Breaking The Sound Barrier: Deaf Opera Workshop
One of the most exciting things about being an artist is that you never know where you will find your next inspiration, or what roads it might take you down. For Victory Hall Opera Co-Founder and Director of Music Brenda Patterson, that inspiration came through reading Andrew Solomon’s Far From the Tree: Parents, Children, and the Search for Identity. The book, she says, focuses on parenting when you are different from your children. One chapter was about a deaf child who grew up with hearing parents. In setting up the story, Solomon explained that the origins of American Sign Language, which had roots in Paris, where the first public school for the Deaf was founded in 1755.
The story got the wheels turning for Patterson and VHO Co-Founder and Artistic Director Miriam Gordon Stewart. What would an opera look like through a Deaf lens? And what if that opera was Dialogues of the Carmelites, a famously robust piece even by opera standards?
“The work we do at VHO is often focused on exploring new modes of expression on stage,” Patterson said, “and different kinds of collaborations that allow us to pull in different kinds of artists, performers, and audiences.”
This particular inspiration took several years to realize; years spent studying and building contacts in the Deaf theatre world, getting an ASL translation for the piece created, and building a team that could make it a reality. The team would be full of all-stars, as it turned out, including Sandra Mae Frank, who played Blanche in the production. Frank earned raves on Broadway for her performance as Wendla in Deaf West Theatre’s Tony-nominated revival of Spring Awakening. Another performer, Amber Zion, signed for Renee Fleming’s performance of The National Anthem at Super Bowl XLIII in 2014 and has made a name for herself in the Deaf world and far beyond with barrier-breaking music videos for hit songs including Adele’s Rolling in the Deep, among others.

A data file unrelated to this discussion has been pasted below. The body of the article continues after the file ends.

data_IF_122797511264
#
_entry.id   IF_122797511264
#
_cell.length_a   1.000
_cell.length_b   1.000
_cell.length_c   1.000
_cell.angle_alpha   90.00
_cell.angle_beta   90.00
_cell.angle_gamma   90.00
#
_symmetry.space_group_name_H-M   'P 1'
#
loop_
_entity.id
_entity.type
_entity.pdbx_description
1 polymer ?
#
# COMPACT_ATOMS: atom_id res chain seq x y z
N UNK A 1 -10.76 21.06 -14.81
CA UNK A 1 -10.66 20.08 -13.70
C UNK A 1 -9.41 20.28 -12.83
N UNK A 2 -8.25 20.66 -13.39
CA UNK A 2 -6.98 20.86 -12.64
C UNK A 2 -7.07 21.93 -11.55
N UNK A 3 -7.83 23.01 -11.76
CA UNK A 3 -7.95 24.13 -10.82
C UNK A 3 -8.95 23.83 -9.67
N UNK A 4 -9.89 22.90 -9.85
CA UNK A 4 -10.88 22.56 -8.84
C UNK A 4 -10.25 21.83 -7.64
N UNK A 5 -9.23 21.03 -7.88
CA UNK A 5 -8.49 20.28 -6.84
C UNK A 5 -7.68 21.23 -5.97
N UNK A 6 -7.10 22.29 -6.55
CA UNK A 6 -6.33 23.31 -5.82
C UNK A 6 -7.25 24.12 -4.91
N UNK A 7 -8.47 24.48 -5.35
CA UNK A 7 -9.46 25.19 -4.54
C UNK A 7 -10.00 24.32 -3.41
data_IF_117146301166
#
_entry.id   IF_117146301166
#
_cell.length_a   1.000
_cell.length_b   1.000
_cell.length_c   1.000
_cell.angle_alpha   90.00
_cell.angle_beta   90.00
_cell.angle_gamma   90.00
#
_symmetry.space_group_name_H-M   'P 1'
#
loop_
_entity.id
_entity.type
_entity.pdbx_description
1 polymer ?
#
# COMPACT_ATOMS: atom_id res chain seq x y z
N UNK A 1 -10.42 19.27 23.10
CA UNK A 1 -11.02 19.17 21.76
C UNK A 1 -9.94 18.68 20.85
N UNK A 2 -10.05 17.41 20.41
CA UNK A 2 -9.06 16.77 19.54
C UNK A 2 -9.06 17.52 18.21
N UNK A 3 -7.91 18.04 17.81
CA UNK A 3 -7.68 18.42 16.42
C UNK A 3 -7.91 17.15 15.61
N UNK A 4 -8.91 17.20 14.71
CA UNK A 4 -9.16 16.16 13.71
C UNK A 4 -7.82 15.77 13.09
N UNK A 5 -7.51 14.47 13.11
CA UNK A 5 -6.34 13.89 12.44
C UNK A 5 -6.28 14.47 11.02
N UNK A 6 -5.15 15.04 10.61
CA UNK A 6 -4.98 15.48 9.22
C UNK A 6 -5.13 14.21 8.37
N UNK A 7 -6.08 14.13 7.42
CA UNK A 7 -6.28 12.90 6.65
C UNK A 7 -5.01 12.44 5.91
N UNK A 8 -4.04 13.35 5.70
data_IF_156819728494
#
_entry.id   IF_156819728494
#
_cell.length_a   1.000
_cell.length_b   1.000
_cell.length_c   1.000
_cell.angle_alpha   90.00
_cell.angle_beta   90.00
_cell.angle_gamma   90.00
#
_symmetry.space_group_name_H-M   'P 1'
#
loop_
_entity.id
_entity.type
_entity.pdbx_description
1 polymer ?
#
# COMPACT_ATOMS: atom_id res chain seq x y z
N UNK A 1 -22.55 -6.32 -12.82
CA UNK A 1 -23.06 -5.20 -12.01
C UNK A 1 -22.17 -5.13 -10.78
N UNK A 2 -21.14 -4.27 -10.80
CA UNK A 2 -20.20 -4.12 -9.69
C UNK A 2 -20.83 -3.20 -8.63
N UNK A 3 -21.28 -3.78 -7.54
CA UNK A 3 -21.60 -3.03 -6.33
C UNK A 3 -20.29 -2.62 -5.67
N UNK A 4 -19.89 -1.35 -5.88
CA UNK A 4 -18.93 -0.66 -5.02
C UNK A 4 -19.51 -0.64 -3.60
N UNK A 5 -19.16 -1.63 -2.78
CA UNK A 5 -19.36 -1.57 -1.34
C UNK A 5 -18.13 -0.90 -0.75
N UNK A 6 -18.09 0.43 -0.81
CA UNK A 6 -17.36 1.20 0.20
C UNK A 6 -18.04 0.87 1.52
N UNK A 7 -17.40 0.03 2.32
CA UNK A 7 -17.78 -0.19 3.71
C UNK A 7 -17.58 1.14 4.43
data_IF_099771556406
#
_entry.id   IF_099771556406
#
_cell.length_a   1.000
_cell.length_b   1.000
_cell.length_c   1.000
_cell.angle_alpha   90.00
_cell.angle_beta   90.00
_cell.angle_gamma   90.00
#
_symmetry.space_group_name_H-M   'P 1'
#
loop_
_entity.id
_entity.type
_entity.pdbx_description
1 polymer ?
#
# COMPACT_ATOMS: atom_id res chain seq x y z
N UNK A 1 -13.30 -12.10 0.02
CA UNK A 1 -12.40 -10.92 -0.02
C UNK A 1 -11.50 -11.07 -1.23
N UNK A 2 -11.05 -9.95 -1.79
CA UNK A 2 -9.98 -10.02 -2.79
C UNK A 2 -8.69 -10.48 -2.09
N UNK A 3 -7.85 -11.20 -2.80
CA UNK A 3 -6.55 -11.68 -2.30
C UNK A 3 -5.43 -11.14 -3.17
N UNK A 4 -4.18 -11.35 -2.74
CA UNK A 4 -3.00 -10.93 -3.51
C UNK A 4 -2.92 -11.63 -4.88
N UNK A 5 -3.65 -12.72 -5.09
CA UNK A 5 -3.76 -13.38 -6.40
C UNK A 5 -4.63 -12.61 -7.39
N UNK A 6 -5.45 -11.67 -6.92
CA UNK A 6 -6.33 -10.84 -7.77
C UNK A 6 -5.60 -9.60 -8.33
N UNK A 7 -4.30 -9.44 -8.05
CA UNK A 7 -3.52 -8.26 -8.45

“Both Sandy and Amber are Deaf, and always have been,” Patterson said, “but they have both grown up being fascinated by the idea of music, and both of them have a special sensitivity and communicative energy. They are actually singing in ASL, which is very different from talking or being in a play in ASL.” The leap from music to opera made the connection that much more intense, Patterson said. “Opera is its own art form. Obviously the way the music and the language unfolds through time is different, in the level of energetic and physical commitment it takes. One of the most beautiful and profound things about this workshop was to see that someone who is Deaf can be a great musician and a great singer.”
It was important throughout the process, especially given the outsize talents of these artists, that the ASL performers were treated as much more than “interpreters” of the singers’ words and actions. “We wanted to make sure that, both physically and dramatically, there were real relationships between the singers and these performers. It was a beautiful thing to see the connections on stage, and how the singers, the actors, and the conductor developed these ways of communicating and cueing each other."
The single workshop performance, Patterson hopes, is a jumping off point to future collaborations. “We are excited about exploring the possibility of a full production,” she said. “It would require a lot more resources than our little chamber opera company would normally have on hand, but we are looking for partners and sponsors to help us figure out how to do that.”